Strabismus examinations were performed by an experienced orthoptist. Objective deviation was measured with the prism test, and subjective deviation was measured using a synoptophore. Horizontal deviation was recorded as a positive value when the operated eye exhibited esotropia compared with the fellow eye and was recorded as a negative value when exotropia was present. Vertical deviation was recorded as a positive value when the operated eye exhibited hypertropia compared with the fellow eye and was recorded as a negative value when hypotropia was present. Torsional deviation was recorded as a positive value when the operated eye exhibited excyclotropia and was recorded as a negative value when incyclotropia was present.

Ocular duction was evaluated using Hirschberg’s method [7]. The clinician shined a pen light in line with the eye being examined. The patient was asked to look in four cardinal directions as far as possible, and the position of the light was viewed on the surface of the eye: at limbus = 45°, between limbus and pupil = 30°, and at pupil edge = 15°. The clinician estimated 5° intervals by dividing the space into thirds between these designations, and the nearest 5° was recorded (Fig. 1).

Fig. 1
figure1

Ocular duction was evaluated using Hirschberg’s method. Light target on the surface of the eye at limbus = 45°, between limbus and pupil = 30°, and at pupil edge = 15° (solid arrow). The space between these designations was divided into thirds, and intermediate duction was estimated to the nearest 5° (dotted arrow). This patient is looking inward at 25°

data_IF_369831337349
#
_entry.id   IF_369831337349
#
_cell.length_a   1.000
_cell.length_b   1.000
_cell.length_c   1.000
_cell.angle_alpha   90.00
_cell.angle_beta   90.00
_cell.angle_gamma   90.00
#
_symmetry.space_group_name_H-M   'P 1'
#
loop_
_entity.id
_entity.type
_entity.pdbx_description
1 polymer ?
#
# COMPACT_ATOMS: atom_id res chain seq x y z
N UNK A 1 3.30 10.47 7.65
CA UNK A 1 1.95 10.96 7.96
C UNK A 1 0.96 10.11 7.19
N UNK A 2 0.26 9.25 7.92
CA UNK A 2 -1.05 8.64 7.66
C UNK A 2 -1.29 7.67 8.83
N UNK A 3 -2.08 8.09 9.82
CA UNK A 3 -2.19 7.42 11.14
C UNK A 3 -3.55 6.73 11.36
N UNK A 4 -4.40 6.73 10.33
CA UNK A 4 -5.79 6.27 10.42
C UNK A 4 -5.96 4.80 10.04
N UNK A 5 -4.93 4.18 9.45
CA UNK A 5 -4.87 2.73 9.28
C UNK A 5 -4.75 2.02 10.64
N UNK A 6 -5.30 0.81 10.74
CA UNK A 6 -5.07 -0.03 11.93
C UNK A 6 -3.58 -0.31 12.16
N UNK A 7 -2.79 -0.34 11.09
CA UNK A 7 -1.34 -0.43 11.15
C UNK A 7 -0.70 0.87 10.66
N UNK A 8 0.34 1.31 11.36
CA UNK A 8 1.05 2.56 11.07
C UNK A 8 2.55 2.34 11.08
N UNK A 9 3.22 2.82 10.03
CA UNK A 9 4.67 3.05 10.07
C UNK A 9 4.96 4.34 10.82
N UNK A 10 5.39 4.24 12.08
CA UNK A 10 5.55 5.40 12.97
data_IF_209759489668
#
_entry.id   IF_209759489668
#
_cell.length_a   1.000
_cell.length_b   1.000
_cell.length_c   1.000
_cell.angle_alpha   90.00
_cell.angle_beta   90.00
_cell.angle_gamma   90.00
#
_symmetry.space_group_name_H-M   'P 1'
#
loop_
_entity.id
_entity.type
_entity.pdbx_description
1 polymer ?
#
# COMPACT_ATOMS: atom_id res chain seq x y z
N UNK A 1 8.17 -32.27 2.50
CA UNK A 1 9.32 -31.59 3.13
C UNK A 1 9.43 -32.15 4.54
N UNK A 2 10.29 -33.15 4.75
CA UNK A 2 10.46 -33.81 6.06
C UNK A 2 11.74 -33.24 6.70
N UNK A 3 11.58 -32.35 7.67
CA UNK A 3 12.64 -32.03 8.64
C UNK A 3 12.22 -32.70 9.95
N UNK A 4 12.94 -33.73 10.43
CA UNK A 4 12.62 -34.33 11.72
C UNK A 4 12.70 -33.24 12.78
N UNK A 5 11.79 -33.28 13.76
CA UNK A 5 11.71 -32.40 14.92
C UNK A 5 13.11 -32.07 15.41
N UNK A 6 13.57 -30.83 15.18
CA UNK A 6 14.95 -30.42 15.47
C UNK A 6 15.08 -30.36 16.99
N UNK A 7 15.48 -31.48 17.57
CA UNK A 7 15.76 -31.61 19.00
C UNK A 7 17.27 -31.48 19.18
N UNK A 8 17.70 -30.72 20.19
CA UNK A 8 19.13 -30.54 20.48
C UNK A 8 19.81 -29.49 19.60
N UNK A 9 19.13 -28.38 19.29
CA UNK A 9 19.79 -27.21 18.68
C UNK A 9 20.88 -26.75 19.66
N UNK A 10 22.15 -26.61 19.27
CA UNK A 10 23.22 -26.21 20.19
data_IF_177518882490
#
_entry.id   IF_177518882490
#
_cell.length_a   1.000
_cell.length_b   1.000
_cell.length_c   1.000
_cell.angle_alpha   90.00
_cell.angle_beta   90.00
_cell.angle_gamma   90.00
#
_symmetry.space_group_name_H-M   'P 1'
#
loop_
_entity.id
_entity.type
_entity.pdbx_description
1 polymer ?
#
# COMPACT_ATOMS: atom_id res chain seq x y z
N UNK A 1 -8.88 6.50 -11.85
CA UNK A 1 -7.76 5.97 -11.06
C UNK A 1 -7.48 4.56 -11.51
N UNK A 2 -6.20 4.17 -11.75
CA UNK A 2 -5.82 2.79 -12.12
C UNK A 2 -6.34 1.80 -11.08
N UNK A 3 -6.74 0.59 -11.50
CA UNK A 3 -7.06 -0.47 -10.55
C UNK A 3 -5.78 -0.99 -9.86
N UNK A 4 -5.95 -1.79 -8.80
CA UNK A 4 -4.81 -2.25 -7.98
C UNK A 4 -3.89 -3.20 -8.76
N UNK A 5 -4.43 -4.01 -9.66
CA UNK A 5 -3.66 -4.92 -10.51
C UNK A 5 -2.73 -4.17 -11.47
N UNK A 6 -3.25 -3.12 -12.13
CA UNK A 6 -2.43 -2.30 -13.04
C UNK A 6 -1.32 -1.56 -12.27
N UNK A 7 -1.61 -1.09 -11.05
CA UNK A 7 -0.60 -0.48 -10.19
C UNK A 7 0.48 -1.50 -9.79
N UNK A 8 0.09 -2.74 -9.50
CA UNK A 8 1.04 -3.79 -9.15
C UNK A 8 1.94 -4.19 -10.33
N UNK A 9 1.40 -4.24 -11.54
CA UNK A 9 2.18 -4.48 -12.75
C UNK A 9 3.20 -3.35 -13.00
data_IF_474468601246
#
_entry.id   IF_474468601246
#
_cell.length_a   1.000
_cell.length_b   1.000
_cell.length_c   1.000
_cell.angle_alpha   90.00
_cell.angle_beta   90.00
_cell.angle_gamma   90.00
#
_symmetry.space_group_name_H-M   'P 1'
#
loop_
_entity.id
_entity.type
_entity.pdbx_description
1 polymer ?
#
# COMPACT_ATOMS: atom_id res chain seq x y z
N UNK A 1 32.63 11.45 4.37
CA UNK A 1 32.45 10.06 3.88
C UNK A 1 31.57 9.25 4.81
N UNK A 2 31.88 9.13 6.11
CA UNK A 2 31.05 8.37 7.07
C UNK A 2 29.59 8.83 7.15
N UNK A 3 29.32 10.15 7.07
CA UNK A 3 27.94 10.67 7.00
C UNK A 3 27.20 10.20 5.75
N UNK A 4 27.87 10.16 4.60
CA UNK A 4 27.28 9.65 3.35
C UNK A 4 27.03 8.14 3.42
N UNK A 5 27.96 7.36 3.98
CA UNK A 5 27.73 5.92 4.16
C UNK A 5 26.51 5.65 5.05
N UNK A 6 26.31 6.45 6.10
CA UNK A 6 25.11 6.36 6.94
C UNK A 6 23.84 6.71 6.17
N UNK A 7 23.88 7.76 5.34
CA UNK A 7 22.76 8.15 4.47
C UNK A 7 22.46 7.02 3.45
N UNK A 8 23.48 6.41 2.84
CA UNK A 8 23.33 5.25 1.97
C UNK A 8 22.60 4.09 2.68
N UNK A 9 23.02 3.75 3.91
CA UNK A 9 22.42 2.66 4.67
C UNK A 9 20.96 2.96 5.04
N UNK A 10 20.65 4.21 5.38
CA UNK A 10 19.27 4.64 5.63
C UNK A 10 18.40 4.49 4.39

Extraocular muscle evaluations

Computed tomography (CT) scans with 0.75 mm slice thickness were performed within 1 month before surgery. The maximum diameters of the medial rectus (MR) and lateral rectus (LR) were measured from axial CT images. The maximum diameters of the inferior rectus and superior muscle groups, including the superior rectus and levator palpebrae superioris, were measured from coronal CT images.

Statistical analysis

The mean values are presented with standard deviations. The paired t test was used to compare the preoperative and postoperative measurements. ANOVA was used to compare the preoperative measurements between different groups. Pearson correlation analysis was used to analyse the correlations between ocular deviations, ductions and rectus diameters. The chi-square test was used to compare the decompression extent between the 2-wall and 3-wall groups. All differences with a value of p < 0.05 were considered statistically significant. The analyses were performed using SPSS.

Results

Fifty-four patients (26 men and 28 women) were included in the study. The mean age was 51.7 ± 12.5 years (18–72 years), and the mean CAS was 1.6 ± 1.1 (0–3). Fifteen patients (27.8%) underwent 1-wall decompression surgery, 18 patients (33.3%) underwent 2-wall decompression surgery and 21 patients (38.9%) underwent 3-wall decompression surgery. The mean follow-up duration was 4.2 ± 0.9 months (from 4 to 9 months). The basin region was removed more frequently in the 3-wall decompression group than in the 2-wall decompression group (p = 0.003).